“My father gave me the greatest gift anyone could give another person, he believed in me.” Jim Valvano
When the team loses, everyone looks to the coach, when kids make mistakes in life, people tend to look to their ‘coach’ (the parents), and when a company is failing everyone looks to the ‘coach’ (the leader). Being a coach is no easy job, and while it seems like only the head of the team, family, or company is the coach, the fact is that each one of us is in a position to be coaching someone. Jimmy Valvano was a terrific coach at North Carolina State, and his father must have been a pretty smart man. The one thing that is true for every type of good ‘coach’ is that he or she believes in the person being coached. It doesn’t matter if you are coaching one person, a team of 20 players, or a company of 100, if you don’t believe in the coached, you’re both missing out on the greatest gift anyone could give another person.
Lots of parents volunteered to coach when I played Church League basketball in elementary school. Coach Rickman coached my basketball team in middle school, and Coach Bo coached the basketball team my freshman year of high school (my last year to play ball). Our boys had coaches in soccer, t-ball, and basketball. When they were in band and choir they had directors, who were the coaches of the activities. My parents have coached me through several situations in life, and my husband and I are trying to do the same with our own kids. There are definitely different types of coaches and coaching situations–sports and life are the two that come to mind immediately, though. Several people have asked if I have ever considered being a life coach because I keep them encouraged and focused on completing their goals. While I might be a pretty good cheerleader for my clients and friends, I’m not officially a coach. It would seem that a person doesn’t have to have the title to be a coach, and someone can have the title and not be a very good coach. In a year of being better people, it would seem that a good place to begin is being better coaches, for the team, the family, the classroom, or the company.
What is a coach? A coach is someone who teaches, trains, or gives lessons to others or another, in the sense of a team or a private tutor situation.
Who is a coach? The person helping you improve your skills in a sport, the person guiding you through changes in life, and the person helping you better understand how to accomplish something you have previously found difficult. Parents, friends, and professionals can all be coaches.
When would you need a coach? The list is pretty extensive. Judging by the list of possible coaches found by looking on the internet (business, leadership, employees, teams, sales, life, confidence, career, diversity, parenting, and several other types), everyone could use a coach at some point in life. Maybe you are looking to make changes in your career, a career coach could help direct your focus to serve your interests. If you are a parent who isn’t sure where to begin in your role, you might want to talk to a parenting coach to learn about boundaries and limits or disciplining without yelling.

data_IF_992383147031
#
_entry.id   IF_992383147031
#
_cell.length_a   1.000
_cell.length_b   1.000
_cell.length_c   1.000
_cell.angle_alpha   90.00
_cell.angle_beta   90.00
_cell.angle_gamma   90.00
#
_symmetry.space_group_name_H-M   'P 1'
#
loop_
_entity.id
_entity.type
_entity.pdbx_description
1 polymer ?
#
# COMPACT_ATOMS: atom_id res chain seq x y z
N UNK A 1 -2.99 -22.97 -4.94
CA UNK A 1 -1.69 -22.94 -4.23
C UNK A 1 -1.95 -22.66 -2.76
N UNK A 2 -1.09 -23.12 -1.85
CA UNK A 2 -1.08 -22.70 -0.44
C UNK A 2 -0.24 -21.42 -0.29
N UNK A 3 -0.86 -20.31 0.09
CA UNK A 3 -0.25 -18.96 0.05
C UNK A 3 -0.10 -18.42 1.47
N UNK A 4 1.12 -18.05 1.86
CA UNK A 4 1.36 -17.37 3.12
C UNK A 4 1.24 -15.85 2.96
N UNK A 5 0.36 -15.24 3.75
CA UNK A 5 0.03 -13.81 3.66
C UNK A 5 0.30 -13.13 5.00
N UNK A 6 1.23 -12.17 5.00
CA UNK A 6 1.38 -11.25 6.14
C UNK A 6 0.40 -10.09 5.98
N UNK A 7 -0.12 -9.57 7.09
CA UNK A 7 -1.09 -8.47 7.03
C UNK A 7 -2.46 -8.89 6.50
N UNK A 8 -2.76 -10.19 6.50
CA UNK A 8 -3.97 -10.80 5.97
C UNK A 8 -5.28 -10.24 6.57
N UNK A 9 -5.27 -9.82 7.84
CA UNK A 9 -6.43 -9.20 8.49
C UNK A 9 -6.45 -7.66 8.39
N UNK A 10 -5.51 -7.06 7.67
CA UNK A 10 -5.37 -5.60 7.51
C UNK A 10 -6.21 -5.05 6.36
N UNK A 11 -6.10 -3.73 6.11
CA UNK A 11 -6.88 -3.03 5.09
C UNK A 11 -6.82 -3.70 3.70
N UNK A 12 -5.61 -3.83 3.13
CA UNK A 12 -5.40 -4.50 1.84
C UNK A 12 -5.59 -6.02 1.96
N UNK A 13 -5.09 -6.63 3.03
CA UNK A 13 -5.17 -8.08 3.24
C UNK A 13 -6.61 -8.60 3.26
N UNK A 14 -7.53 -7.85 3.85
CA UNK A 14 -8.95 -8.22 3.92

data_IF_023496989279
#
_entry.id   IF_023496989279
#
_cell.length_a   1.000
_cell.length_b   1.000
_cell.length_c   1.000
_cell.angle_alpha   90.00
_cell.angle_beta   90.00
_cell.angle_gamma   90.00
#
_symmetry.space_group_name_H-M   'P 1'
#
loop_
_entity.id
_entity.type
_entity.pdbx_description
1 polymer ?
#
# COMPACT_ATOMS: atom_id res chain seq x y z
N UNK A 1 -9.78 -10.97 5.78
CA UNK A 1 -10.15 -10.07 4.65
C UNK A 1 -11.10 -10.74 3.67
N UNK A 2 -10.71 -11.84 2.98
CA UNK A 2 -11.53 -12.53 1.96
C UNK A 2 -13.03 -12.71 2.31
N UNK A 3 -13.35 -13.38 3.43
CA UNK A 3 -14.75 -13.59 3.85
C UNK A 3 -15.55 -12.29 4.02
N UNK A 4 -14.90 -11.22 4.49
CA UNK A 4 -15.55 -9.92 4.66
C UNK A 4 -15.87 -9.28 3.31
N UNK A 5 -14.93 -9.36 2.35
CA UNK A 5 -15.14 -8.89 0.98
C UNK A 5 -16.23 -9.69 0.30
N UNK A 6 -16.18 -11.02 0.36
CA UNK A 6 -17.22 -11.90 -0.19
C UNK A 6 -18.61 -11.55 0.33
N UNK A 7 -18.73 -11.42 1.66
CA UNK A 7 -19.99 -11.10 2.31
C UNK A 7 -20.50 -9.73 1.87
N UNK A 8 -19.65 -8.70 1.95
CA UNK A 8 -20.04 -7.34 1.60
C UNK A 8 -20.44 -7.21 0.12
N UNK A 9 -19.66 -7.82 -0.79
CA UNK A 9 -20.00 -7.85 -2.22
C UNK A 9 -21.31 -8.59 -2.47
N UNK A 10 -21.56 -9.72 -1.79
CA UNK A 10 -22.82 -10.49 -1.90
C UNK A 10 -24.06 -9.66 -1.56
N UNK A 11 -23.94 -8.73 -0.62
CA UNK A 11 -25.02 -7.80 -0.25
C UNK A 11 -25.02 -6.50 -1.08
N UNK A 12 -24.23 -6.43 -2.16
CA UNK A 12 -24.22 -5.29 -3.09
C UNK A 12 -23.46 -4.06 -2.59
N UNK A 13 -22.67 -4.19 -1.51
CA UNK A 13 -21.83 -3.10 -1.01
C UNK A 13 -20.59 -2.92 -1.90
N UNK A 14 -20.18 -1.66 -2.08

Coaches aren’t always the paid professionals helping a team to play a better game. Coaches are people who care about and believe in someone else and are willing to help that someone be better at whatever it is they are trying to do. That’s what we want, isn’t it–to help other people be better versions of themselves? If I want to be a better version of me, I can begin by helping you be a better version of you.
Napoleon Hill was a great writer of success centered literature and became an advisor for President Franklin D. Roosevelt in the 1930’s. Hill said, “It is literally true that you can succeed best and quickest by helping others to succeed.” Want to be a better coach? Help your players succeed, help your children succeed, help your friend succeed, help someone else succeed, and therein you will find your own success.
As I write this, there is a basketball game being played. Two coaches can be seen. One yells at his players, the other takes time to instruct. It doesn’t really matter in the grand scheme of things which team wins the game on the floor. Both sets of players will have heard the words of their coach. Both coaches might want their players to succeed, but the coach who has made the greatest impact in my lifetime was John Wooden. Coach Wooden was a coach, and Coach Wooden cared about people, especially his players.
Coach Bo, my freshman coach, could be a gruff kind of a fella, but he cared about his players. He gave me a hard time, sure, but when my daddy died, Coach Bo showed up at our home and sat on the steps to visit and let me know he cared. Seventeen years after he was my coach, he was still being a coach.
After reading this article, you can go back to what you were doing or you can think for just a minute of the person or people you might be able to coach in the next day. Look for opportunities to be the coach, to be the person who cares, to let someone know you believe in them. When you find that opportunity, remember the words of a wise man, “Seek opportunities to show you care. The smallest gestures often make the biggest difference.” ― John Wooden